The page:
Newly Diagnosed Diabetic Has Questions
February 6, 2005 2:34 PM   Subscribe

My husband was just diagnosed with diabetes. A very incompentent nurse came by. I can get the rest of the informations that he may have missed from the physician...but.....how often should we be doing finger sticks? Three times a day? Can we get by with two? [MI]

More info - he's 72, has mild/moderate Alzheimer's (so he can't stick himself, too frustrating to follow the directions). He's type II, overweight, apathetic, well from ALZ. He used to exercise regularly, but has family history of diabetes.
posted by lag to Health & Fitness (14 answers total)
 
IANAD, but in my experience, since he was just diagnosed....three times a day for now and once his levels get stable, you can reduce it to two.
posted by amandaudoff at 2:46 PM on February 6, 2005


My husband also has type 2 diabetes, and he has always discussed the number of blood tests he should be doing with his doctor, and you should definitely feel free to ask your husband's physician about that, too. It will be different if he needs insulin, and will probably also depend on how easily his blood sugar can be gotten under control.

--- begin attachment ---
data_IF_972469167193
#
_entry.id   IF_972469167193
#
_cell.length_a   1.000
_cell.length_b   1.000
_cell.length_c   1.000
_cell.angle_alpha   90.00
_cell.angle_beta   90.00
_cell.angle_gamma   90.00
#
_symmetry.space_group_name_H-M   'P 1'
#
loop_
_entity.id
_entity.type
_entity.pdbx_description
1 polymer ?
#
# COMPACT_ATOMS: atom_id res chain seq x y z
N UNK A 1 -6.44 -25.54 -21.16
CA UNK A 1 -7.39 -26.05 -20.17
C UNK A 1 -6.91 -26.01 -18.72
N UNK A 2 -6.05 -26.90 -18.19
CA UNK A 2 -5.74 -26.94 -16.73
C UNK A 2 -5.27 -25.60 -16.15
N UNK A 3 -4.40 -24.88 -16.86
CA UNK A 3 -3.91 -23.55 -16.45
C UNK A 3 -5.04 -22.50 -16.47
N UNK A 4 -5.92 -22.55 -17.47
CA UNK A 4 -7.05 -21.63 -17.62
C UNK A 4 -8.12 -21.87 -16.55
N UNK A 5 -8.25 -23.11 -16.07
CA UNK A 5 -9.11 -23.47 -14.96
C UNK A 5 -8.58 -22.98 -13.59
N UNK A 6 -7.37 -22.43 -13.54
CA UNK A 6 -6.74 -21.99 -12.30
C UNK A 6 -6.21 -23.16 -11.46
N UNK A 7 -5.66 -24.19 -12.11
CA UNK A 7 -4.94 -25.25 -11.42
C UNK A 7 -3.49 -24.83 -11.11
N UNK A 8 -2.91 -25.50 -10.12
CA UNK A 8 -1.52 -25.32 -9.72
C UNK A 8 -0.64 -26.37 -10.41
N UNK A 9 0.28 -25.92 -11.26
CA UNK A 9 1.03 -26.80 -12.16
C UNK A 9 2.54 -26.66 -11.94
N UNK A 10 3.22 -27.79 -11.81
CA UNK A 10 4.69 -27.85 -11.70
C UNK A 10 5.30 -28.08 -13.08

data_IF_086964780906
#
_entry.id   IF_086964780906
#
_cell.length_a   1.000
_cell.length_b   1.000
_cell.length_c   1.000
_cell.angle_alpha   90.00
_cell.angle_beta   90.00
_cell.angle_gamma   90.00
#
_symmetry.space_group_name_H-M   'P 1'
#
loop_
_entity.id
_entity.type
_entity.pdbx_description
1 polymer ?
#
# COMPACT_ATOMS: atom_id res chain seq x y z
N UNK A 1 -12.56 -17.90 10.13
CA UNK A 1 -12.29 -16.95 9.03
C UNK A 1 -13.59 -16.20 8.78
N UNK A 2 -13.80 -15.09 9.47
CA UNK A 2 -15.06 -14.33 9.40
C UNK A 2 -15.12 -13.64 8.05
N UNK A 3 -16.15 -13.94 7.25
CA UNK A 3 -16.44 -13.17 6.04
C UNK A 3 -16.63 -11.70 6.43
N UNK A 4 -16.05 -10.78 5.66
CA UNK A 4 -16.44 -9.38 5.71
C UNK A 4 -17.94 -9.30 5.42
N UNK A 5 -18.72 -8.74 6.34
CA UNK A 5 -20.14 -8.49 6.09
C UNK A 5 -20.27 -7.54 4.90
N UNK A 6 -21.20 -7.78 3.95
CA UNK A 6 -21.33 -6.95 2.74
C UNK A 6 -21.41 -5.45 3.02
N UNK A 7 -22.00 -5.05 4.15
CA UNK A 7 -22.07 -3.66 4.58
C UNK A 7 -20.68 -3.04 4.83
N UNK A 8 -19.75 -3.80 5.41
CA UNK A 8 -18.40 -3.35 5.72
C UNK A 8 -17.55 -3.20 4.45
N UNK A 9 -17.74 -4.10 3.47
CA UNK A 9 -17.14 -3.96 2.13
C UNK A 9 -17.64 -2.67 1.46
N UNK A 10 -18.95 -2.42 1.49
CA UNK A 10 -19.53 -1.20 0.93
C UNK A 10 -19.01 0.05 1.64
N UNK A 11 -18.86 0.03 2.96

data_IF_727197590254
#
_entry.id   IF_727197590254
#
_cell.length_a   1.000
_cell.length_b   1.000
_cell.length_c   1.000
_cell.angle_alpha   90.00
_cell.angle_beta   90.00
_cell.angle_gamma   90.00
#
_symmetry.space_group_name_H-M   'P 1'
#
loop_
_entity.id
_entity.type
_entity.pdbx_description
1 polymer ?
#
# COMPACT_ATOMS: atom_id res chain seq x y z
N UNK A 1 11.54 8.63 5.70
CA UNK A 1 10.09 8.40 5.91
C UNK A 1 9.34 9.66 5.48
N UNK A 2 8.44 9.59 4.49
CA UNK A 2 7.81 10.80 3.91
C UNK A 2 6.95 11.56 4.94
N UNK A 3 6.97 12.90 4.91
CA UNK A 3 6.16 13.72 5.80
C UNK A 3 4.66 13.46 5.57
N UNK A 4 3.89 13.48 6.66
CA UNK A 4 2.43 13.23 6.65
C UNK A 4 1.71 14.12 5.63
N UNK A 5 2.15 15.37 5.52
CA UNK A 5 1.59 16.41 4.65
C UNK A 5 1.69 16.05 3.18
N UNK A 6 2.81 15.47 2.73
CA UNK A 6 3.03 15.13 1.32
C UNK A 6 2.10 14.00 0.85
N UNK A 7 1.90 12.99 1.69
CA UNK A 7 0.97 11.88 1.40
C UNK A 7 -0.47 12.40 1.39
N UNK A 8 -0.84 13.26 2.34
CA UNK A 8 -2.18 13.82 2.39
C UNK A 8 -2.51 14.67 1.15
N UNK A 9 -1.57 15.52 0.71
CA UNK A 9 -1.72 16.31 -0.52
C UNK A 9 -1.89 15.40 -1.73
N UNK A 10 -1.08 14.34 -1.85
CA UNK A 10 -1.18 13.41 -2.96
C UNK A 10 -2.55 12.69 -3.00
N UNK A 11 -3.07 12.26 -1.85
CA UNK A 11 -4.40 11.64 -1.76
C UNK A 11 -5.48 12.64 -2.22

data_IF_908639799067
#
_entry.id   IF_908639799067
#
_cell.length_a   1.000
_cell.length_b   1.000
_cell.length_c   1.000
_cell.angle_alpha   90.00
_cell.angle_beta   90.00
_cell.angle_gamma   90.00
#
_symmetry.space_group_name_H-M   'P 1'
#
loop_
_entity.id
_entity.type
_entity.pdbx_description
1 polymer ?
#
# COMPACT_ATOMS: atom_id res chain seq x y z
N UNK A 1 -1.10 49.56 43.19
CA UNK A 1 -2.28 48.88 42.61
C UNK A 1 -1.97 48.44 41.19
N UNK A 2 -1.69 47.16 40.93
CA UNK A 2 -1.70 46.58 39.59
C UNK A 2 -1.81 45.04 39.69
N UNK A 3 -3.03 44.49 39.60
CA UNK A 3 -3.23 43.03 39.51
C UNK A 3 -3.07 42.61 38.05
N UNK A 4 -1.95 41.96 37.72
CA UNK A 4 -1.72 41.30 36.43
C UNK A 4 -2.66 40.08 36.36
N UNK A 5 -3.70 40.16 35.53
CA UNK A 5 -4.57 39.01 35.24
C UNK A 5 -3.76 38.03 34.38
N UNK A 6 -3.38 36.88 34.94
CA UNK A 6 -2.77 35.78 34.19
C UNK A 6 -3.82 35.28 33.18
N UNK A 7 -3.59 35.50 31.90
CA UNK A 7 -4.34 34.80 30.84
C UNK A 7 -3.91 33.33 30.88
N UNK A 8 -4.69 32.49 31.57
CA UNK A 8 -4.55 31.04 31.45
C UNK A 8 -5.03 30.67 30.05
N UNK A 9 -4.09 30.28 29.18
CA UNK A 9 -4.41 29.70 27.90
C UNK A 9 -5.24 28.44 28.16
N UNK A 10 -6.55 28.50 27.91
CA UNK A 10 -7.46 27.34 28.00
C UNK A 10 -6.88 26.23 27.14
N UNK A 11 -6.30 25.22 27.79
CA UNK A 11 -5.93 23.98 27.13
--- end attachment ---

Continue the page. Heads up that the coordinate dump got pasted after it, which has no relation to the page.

For my husband, it's varied over time; early on, while he and his doctor were figuring out the best dosage and timing for his medication, he was doing it two hours after every meal ("postprandially") as well as first thing in the morning and just before bed. Now his blood sugar is pretty well under control, and I believe he does it on a rotating schedule -- the full set on Monday, then just after breakfast on Tuesday, after lunch on Wednesday, after dinner Thursday, before bed Friday, first thing in the morning Saturday, and a break on Sunday.